For Manufacturers & Designers
Optimizing a PCB design prior to manufacture speeds time to market and reduces time consuming, costly rework cycles -this we already know. However, the advents of Cloud computing and ‘Pre-CAM’ solutions converge to provide the easiest and most cost-effective way to ensure designs are ready for manufacture.
Leveraging the Cloud for Automated DFM
At this year’s PCB West event I attended a seminar titled “A CAM Engineer's Perspective on Improving the CAD to CAM Flow”. The presenter made a sincere effort to educate the audience on making the CAD-to-CAM (or Design-to-Manufacturing you could say) flow smoother, quicker and with minimal errors. A significant portion of the seminar was dedicated to the topic of Design for Manufacturability or DFM. The speaker offered numerous tips and advice on typical DFM issues that caused delays prior to manufacture. These issues would require the job to be put on hold while the issues were resolved and often required some design rework. While listening, I reflected that these were the same issues I dealt with as a PCB CAM engineer 20 years ago, in short nothing has changed. That begs the question – If it’s to everyone’s advantage to have the DFM ‘bugs’ ironed out first, how come we, as an industry, haven’t solved the problem?
Certainly there are numerous DFM products available to use today. Most are very good at what they do. They range from affordable, downloadable desktop applications to high-end, sophisticated (but expensive) solutions integrated with CAD tools. I’m not 100% sure why these tools don’t solve our industries problem but I think there are several possible issues with this implicit approach of designers running DFM tools:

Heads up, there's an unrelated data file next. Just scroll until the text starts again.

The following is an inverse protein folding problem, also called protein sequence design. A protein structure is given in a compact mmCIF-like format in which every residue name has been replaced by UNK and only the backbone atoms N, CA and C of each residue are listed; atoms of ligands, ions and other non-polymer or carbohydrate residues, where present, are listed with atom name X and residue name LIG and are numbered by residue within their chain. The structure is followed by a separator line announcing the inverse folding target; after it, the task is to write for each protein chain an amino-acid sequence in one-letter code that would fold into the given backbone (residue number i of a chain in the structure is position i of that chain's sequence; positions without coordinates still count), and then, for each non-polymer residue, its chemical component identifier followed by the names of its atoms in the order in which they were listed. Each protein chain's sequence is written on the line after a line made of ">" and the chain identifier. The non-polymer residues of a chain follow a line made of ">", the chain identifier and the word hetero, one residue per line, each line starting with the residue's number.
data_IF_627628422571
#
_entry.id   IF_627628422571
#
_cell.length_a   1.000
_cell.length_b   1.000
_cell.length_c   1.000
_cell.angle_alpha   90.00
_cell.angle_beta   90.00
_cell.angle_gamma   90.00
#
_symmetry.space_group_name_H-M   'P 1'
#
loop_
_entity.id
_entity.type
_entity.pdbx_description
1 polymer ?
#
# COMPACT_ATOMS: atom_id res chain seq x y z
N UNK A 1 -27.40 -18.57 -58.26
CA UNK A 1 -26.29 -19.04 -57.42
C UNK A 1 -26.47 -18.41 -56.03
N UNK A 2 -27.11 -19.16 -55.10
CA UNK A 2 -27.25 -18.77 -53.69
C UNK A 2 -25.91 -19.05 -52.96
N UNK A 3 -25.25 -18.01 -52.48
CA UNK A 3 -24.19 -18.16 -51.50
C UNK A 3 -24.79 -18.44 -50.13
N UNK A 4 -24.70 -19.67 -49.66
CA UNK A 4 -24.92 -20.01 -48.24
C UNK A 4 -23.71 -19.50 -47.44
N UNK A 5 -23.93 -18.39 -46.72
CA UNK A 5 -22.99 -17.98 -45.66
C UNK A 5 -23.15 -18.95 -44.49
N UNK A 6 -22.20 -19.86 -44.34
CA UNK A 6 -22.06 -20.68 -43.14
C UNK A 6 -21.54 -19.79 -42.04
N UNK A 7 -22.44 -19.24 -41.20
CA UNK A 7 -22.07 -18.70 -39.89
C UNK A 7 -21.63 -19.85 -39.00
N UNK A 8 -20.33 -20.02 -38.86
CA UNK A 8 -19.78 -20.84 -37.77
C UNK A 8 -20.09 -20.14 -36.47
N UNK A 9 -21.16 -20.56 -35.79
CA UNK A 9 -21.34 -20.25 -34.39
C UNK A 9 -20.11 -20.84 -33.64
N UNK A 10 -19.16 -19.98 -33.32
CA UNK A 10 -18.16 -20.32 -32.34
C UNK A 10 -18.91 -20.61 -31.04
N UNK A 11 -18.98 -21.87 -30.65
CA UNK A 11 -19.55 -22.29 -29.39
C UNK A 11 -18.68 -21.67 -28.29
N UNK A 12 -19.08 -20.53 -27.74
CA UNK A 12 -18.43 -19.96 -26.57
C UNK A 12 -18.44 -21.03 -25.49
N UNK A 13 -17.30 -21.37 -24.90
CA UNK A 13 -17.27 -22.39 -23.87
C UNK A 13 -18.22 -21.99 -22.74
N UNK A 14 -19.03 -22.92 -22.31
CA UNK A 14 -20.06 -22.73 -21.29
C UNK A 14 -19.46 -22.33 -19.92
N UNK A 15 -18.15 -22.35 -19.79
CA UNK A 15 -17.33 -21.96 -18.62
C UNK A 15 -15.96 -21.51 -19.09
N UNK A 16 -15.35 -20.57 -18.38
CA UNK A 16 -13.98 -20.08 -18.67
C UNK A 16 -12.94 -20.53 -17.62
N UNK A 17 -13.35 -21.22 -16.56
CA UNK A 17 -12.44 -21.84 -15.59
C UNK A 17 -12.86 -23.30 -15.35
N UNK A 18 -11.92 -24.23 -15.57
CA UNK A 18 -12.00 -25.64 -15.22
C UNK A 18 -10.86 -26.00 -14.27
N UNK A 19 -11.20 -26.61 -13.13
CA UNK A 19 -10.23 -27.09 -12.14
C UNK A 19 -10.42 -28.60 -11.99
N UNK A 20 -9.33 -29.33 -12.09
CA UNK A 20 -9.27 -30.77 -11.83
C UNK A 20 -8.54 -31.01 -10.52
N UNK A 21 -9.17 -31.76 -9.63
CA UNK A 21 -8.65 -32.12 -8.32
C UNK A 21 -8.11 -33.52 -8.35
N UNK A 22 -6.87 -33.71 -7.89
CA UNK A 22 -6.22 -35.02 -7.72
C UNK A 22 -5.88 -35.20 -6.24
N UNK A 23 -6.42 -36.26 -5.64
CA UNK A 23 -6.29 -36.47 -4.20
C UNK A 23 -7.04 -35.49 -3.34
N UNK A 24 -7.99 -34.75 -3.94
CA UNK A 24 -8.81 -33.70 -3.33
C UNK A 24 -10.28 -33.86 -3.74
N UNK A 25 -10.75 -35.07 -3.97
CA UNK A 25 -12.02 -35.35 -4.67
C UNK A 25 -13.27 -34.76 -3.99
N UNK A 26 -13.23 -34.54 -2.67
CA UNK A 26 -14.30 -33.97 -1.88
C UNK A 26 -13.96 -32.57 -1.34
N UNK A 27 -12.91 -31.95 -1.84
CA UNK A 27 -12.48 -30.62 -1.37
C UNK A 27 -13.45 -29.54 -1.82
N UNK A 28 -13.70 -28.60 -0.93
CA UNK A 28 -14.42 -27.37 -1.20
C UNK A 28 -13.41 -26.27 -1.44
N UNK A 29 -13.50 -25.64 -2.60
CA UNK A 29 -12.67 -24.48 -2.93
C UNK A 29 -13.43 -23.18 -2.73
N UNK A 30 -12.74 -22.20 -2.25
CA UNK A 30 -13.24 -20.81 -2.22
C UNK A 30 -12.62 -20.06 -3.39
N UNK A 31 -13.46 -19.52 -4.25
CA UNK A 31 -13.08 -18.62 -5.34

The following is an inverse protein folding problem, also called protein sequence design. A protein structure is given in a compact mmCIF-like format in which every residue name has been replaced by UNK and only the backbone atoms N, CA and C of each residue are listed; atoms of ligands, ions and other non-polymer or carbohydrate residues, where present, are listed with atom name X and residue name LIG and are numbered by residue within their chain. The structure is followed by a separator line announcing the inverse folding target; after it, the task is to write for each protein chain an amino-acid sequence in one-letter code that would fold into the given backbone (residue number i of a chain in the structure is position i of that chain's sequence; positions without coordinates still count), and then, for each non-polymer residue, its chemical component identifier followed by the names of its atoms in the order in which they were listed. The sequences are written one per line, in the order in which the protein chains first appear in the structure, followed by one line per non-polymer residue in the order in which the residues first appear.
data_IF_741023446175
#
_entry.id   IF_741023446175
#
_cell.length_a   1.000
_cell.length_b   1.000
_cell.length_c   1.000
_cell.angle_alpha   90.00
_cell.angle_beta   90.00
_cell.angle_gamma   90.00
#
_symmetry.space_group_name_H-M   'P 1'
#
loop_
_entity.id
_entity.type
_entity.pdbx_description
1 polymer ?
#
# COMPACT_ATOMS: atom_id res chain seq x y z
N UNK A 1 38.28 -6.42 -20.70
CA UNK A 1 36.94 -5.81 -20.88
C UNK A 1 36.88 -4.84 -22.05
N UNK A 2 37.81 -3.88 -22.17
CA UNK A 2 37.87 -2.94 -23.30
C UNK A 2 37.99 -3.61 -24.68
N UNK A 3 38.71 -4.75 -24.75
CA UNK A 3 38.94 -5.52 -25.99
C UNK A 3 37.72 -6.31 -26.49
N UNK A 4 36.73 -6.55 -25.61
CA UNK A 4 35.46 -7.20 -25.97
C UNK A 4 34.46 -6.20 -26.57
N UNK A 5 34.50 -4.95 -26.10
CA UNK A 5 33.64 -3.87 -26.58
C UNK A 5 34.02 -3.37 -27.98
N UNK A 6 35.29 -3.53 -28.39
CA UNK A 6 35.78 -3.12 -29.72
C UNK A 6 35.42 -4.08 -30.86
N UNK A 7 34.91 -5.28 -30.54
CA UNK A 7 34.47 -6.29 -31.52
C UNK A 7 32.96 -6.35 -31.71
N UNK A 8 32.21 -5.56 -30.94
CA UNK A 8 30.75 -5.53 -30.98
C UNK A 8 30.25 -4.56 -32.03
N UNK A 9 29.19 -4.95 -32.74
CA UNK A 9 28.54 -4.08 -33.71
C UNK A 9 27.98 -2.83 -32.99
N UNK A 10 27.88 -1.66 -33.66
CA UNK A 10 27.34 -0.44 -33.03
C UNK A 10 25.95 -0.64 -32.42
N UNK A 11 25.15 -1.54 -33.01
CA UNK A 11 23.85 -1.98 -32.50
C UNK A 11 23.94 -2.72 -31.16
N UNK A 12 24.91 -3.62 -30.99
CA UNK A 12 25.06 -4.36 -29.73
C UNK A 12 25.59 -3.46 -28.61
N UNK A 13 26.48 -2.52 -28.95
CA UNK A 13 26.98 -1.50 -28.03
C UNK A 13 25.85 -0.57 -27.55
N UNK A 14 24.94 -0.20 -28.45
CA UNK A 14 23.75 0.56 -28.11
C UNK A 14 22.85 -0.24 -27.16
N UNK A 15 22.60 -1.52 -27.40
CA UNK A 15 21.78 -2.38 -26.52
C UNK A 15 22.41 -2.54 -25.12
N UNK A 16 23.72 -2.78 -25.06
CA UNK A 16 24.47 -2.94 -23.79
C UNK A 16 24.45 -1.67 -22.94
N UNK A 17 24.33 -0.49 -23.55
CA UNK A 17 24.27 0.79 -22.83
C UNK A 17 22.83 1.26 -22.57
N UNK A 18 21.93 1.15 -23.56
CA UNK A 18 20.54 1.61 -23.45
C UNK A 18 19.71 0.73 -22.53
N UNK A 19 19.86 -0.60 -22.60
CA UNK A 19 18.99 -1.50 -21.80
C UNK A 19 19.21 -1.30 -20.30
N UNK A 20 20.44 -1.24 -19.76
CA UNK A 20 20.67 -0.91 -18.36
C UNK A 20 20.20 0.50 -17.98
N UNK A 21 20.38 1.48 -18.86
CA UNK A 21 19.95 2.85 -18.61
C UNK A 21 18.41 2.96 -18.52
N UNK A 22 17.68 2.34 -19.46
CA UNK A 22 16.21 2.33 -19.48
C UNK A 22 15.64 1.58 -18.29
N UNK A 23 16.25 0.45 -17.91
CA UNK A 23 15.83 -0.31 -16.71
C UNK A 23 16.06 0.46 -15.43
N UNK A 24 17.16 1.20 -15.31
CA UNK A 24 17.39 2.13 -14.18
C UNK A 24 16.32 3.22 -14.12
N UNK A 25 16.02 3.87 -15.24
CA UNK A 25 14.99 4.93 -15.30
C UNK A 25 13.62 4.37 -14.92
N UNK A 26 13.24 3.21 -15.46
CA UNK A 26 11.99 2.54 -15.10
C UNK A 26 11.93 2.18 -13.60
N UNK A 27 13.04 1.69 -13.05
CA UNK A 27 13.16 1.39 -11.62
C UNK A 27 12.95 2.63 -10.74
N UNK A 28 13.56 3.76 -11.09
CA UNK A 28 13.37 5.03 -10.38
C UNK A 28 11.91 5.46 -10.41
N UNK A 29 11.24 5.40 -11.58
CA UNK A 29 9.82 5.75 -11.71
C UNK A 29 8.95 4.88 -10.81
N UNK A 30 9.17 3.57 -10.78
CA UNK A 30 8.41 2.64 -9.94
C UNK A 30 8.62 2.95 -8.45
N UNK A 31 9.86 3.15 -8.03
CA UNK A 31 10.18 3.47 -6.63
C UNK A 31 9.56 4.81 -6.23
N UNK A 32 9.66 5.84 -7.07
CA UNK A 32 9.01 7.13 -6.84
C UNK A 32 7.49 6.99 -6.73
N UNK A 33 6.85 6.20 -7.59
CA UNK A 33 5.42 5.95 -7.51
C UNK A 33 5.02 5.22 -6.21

The fabricators need to ‘get-the-design-files-loaded-and-checked-as-quickly-as-possible’ has driven CAM vendors to develop a dedicated solution – ‘Pre-CAM’. You’ve likely heard of CAM but these tools offer the following key features:
Fabricators can use these types of tools right up front at the quotation process. It’s hugely advantageous for them to know the critical manufacturing criteria: layer & drilling structure; minimum lines, spaces, annular ring; SMD pad density…these are the factors that drive the cost of the PCB and/or determine the required tooling and manufacturing processes. If the quote is won, a significant amount of the front-end work is already done, reducing the load on the engineering team, total engineering time required thus getting the board into manufacturing quicker.
“Where can I get my hands on one of these things?” I hear you say. You may have noticed the work ‘Automated’ in my bullet list above. These tools are highly sophisticated, incorporating years, decades even, of industry knowledge translated into algorithms and computing processes. This kind of technology doesn’t come cheap. Further, these tools required processing power – a high end workstation or server = $$$.
Certainly those that can afford it will buy it. But what about light-to-medium users, smaller fabricators, designers even? The traditional model for business or engineering solution of buying the software and hardware is not a good fit for Pre-CAM or other sophisticated (read expensive) solutions. Here’s why:
So, what to do? Let’s look to the skies…
The ubiquitous ‘Cloud’ is the software industry’s latest big thing. In software, anyone who is anyone is heading there or wants to (because they need to). If not, well someone’s going to take their place. Ultimately business computing will move to the Cloud. I think in around 10 years’ time, we’ll be looking back and saying ‘remember when we used to buy servers & workstations?’. Cloud computing offers a financially compelling model for access to computing power, software applications and data storage. There are many well established companies offering pure cloud offerings today. You’ve likely heard of ‘Salesforce.com’ who initially provided a cloud CRM offering (notably, their slogan is “No Software!”) but have gone on to expand into services, marketing, social networking and HR. They also offer a platform where you can build your own custom applications to ensure a good fit into your particular market. There are many other companies offering Cloud solutions: SAP, Oracle, Google, Microsoft to name but a few. Perhaps surprisingly is that Amazon.com is considered the world’s most important Cloud company today.